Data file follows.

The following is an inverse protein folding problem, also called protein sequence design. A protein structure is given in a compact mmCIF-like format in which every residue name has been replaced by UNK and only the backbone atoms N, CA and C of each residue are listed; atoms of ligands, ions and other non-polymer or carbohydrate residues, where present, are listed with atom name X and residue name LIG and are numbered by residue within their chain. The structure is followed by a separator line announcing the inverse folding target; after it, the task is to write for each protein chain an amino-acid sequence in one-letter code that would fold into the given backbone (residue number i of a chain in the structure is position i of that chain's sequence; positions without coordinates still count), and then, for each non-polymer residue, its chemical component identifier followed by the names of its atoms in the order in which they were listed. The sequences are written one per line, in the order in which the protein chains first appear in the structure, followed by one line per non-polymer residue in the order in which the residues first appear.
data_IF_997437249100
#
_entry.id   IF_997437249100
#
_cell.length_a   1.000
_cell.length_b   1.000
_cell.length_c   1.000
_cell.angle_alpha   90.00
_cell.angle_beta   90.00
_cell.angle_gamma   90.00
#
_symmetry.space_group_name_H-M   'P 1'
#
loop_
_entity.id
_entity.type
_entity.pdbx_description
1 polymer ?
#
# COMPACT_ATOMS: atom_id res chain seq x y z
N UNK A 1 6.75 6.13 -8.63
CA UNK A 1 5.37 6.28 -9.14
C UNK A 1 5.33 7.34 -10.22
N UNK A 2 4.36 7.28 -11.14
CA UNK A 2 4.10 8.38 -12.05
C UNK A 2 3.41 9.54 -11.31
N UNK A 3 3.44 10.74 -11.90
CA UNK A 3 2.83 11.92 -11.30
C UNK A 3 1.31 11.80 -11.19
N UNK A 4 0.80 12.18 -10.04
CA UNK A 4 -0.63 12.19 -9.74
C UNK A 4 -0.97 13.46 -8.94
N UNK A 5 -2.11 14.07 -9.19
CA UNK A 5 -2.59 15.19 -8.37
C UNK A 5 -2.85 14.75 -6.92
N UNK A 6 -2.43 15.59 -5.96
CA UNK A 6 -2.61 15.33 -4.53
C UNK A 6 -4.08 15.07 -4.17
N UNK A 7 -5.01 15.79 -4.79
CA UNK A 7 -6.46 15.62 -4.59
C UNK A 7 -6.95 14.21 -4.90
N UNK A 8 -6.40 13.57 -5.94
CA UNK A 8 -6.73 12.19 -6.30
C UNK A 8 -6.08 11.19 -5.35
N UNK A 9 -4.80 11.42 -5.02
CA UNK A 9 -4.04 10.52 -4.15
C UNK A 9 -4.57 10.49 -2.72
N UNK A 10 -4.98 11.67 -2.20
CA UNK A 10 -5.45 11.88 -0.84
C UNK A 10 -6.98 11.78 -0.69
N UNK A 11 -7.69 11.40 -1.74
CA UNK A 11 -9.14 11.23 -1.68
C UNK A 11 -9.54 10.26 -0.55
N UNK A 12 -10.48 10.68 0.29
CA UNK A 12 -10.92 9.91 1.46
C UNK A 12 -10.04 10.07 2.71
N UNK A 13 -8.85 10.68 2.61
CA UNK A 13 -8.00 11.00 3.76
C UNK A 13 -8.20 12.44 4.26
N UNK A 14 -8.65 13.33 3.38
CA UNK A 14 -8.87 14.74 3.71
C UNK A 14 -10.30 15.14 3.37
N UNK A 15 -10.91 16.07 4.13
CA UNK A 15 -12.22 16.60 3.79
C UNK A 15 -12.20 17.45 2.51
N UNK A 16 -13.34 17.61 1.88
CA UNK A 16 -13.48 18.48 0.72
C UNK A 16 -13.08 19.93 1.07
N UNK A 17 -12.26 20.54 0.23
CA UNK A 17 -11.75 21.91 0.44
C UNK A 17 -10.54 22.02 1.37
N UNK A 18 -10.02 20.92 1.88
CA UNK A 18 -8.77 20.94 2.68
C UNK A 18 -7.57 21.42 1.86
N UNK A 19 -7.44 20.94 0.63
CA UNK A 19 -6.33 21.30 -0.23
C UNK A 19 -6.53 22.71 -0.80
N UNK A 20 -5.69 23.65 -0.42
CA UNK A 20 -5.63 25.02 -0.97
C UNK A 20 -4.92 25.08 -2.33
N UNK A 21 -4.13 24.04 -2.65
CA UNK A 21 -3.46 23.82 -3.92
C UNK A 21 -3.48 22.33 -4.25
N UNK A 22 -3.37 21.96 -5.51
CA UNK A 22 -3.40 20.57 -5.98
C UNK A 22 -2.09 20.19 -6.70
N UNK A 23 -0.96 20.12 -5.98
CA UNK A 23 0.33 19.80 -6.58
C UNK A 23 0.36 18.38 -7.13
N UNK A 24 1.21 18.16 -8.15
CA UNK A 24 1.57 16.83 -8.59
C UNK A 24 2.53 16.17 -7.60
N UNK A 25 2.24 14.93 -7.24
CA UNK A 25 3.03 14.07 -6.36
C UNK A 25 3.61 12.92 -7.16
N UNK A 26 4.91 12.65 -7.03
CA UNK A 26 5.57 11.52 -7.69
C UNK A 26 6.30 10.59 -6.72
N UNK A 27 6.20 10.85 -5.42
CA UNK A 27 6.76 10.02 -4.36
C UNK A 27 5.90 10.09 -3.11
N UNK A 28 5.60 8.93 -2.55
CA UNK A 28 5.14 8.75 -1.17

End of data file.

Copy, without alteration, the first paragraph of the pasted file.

The following is an inverse protein folding problem, also called protein sequence design. A protein structure is given in a compact mmCIF-like format in which every residue name has been replaced by UNK and only the backbone atoms N, CA and C of each residue are listed; atoms of ligands, ions and other non-polymer or carbohydrate residues, where present, are listed with atom name X and residue name LIG and are numbered by residue within their chain. The structure is followed by a separator line announcing the inverse folding target; after it, the task is to write for each protein chain an amino-acid sequence in one-letter code that would fold into the given backbone (residue number i of a chain in the structure is position i of that chain's sequence; positions without coordinates still count), and then, for each non-polymer residue, its chemical component identifier followed by the names of its atoms in the order in which they were listed. The sequences are written one per line, in the order in which the protein chains first appear in the structure, followed by one line per non-polymer residue in the order in which the residues first appear.